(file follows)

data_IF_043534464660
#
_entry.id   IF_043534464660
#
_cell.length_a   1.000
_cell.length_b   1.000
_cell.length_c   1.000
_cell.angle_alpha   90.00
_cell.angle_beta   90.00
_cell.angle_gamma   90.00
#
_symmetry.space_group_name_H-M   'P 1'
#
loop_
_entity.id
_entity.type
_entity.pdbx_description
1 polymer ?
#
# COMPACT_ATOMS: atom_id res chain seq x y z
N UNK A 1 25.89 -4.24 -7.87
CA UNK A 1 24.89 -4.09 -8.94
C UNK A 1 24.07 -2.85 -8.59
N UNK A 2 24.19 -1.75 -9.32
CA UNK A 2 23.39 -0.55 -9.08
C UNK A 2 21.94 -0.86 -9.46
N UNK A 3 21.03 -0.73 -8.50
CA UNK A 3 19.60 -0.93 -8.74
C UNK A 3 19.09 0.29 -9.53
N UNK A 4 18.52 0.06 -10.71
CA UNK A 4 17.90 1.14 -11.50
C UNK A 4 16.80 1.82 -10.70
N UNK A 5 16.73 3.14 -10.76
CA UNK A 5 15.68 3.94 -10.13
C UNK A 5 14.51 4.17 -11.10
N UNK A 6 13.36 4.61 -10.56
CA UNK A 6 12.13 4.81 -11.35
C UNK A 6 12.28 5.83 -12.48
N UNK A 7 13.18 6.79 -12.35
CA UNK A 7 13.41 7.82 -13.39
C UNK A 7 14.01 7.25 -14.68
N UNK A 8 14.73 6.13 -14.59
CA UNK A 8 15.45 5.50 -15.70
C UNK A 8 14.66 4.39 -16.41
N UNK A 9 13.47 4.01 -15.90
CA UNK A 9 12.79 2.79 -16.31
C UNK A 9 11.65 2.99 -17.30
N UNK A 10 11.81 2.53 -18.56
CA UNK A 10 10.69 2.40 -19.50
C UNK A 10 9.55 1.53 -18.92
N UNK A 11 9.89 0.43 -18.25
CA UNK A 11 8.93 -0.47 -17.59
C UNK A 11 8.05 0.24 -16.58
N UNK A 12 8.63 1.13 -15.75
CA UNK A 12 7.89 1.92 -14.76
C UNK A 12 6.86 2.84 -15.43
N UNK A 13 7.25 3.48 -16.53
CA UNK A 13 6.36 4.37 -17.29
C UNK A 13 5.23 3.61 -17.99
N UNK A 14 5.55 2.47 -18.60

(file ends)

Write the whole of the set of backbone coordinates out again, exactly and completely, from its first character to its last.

data_IF_043534464660
#
_entry.id   IF_043534464660
#
_cell.length_a   1.000
_cell.length_b   1.000
_cell.length_c   1.000
_cell.angle_alpha   90.00
_cell.angle_beta   90.00
_cell.angle_gamma   90.00
#
_symmetry.space_group_name_H-M   'P 1'
#
loop_
_entity.id
_entity.type
_entity.pdbx_description
1 polymer ?
#
# COMPACT_ATOMS: atom_id res chain seq x y z
N UNK A 1 25.89 -4.24 -7.87
CA UNK A 1 24.89 -4.09 -8.94
C UNK A 1 24.07 -2.85 -8.59
N UNK A 2 24.19 -1.75 -9.32
CA UNK A 2 23.39 -0.55 -9.08
C UNK A 2 21.94 -0.86 -9.46
N UNK A 3 21.03 -0.73 -8.50
CA UNK A 3 19.60 -0.93 -8.74
C UNK A 3 19.09 0.29 -9.53
N UNK A 4 18.52 0.06 -10.71
CA UNK A 4 17.90 1.14 -11.50
C UNK A 4 16.80 1.82 -10.70
N UNK A 5 16.73 3.14 -10.76
CA UNK A 5 15.68 3.94 -10.13
C UNK A 5 14.51 4.17 -11.10
N UNK A 6 13.36 4.61 -10.56
CA UNK A 6 12.13 4.81 -11.35
C UNK A 6 12.28 5.83 -12.48
N UNK A 7 13.18 6.79 -12.35
CA UNK A 7 13.41 7.82 -13.39
C UNK A 7 14.01 7.25 -14.68
N UNK A 8 14.73 6.13 -14.59
CA UNK A 8 15.45 5.50 -15.70
C UNK A 8 14.66 4.39 -16.41
N UNK A 9 13.47 4.01 -15.90
CA UNK A 9 12.79 2.79 -16.31
C UNK A 9 11.65 2.99 -17.30
N UNK A 10 11.81 2.53 -18.56
CA UNK A 10 10.69 2.40 -19.50
C UNK A 10 9.55 1.53 -18.92
N UNK A 11 9.89 0.43 -18.25
CA UNK A 11 8.93 -0.47 -17.59
C UNK A 11 8.05 0.24 -16.58
N UNK A 12 8.63 1.13 -15.75
CA UNK A 12 7.89 1.92 -14.76
C UNK A 12 6.86 2.84 -15.43
N UNK A 13 7.25 3.48 -16.53
CA UNK A 13 6.36 4.37 -17.29
C UNK A 13 5.23 3.61 -17.99
N UNK A 14 5.55 2.47 -18.60